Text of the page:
The current British Secretary of State for Northern Ireland, Chris Heaton-Harris, has been retained in the position by the Prime Minister Rishi Sunak.

The news was confirmed just an hour after Mr Heaton-Harris went into Downing Street this afternoon.

It appears to confirm that there will now be a fresh assembly election when the deadline to restore the Northern Ireland Executive runs out on Friday.

Mr Heaton-Harris had promised to call one if the Executive is not reformed by 00:01 on Friday, as required by law, with 15 December been touted as a possible poll date.

The Northern Ireland Assembly is to be recalled on Thursday. The Office of the Speaker said the requisite number of MLAS had signed a petition asking for the recall.

It only takes 30 of the 90 MLAs and the move was supported by Sinn Féin and Alliance.

The stated purpose of the recall is to elect a speaker and an Executive, including filling the posts of First and Deputy First Minister.

MLAs will debate a motion tabled by several of the Stormont parties.

It reads: "That this Assembly expresses deep concern at the deepening cost of living crisis; is further concerned that the ongoing instability at Westminster has compounded these financial pressures; and supports the urgent convening of an Executive to support our public services and provide urgent help for those struggling with the cost-of-living crisis."

But the DUP has not changed its position on a return to power-sharing and the positions cannot be filled without its support.

The biggest unionist party has said it will not re-enter the Executive until its concerns over the Northern Ireland Protocol have been addressed.

It claims the protocol raises barriers to internal trade and effectively cuts Northern Ireland off constitutionally from the rest of the UK.

This will be the fourth recall of the Assembly since last May's election. On previous occasions, MLAs have used the opportunity to lambast the DUP over its position.

The DUP in turn has dismissed the recalls as "stunt" politics.

Meanwhile, the deadline to a Christmas election continues to count down.

Observers had suggested that were Chris Heaton-Harris to be moved on, it could have meant a deferral of an election, to allow time for UK/EU negotiations on the protocol to bear fruit.

Meanwhile, Mr Heaton-Harris' ministerial colleague in the NIO, Steve Baker, today issued a direct appeal on social media to the political parties from an event in Co Fermanagh.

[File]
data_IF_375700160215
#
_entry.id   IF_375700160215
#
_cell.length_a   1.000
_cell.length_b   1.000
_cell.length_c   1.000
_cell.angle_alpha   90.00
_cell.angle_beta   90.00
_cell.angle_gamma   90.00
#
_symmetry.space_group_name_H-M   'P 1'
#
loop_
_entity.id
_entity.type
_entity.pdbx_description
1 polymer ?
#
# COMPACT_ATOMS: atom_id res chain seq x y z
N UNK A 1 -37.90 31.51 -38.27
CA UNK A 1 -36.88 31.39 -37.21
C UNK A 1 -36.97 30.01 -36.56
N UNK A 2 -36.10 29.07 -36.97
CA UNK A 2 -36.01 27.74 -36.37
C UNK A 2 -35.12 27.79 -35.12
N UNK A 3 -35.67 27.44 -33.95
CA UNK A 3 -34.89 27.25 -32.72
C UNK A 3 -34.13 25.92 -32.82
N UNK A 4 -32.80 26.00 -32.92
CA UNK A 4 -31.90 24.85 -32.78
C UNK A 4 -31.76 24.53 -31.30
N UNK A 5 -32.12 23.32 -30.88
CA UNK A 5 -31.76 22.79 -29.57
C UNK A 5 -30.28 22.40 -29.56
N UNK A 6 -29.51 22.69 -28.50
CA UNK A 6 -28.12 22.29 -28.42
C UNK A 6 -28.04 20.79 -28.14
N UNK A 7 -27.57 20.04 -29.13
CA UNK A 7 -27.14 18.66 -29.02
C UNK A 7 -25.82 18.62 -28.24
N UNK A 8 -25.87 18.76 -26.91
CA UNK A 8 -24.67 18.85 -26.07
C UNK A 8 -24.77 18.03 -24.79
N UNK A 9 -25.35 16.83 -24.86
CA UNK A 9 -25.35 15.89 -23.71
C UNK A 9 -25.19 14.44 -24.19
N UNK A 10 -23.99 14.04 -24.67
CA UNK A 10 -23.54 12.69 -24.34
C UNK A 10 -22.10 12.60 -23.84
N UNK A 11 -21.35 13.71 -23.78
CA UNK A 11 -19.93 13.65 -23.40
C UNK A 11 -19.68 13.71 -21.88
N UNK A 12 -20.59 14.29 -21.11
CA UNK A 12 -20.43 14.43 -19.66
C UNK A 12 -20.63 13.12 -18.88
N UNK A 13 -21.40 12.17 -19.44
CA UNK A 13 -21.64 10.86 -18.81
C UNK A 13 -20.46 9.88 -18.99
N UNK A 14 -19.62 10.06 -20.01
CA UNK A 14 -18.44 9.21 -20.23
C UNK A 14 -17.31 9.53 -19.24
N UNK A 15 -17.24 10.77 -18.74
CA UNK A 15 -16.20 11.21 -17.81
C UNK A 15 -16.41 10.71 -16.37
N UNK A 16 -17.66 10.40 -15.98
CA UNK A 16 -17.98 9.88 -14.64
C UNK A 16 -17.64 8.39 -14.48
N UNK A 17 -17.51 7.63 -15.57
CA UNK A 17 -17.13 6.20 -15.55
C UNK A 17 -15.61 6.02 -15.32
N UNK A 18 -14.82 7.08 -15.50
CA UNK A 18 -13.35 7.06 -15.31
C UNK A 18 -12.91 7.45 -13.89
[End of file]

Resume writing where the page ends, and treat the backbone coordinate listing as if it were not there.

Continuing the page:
He recorded a short video at a meeting of civic leaders in which the assembled group told politicians to "get on with it" and reform the executive.

NI election will not resolve protocol issues - DUP

Calling another Stormont election will not bring a resolution to the protocol dispute any closer, the leader of the DUP has said.

Jeffrey Donaldson said his party was ready to fight an election if the British government calls one.

The British government has vowed to secure changes to the protocol, either by a negotiated compromise with the EU or through proposed domestic legislation - the Northern Ireland Protocol Bill - which would empower ministers to scrap the arrangements without the approval of Brussels.

The European Commission has warned that such unilateral action at Westminster would be in breach of international law and could prompt retaliatory action.

Talks with the EU resumed recently, with both London and Brussels talking up the potential of reaching an agreed solution.

Jeffrey Donaldson said the decision on whether to call an election was a matter solely for the government

Mr Donaldson said the decision on whether to call an election was a matter solely for the government to determine.

"If they call an election on Friday, we will be ready," he told BBC Radio Ulster.

"We will take our case to the country. We will seek to refresh our mandate because we want to get this protocol sorted out once and for all.

"As it happens, I don't believe an election will take us any closer to that. I don't think an election will hasten the day when the protocol is sorted out.

"But it is a matter for the government to take that decision and whatever happens we will be ready."

The oversight role of the European Court of Justice (ECJ) in the protocol is one of the main sticking points in the stand-off between the EU and UK.

"Whether it's by legislation or negotiation, we want to see a solution that restores Northern Ireland's place within the UK internal market and removes the barriers to trade created by the protocol," Mr Donaldson said.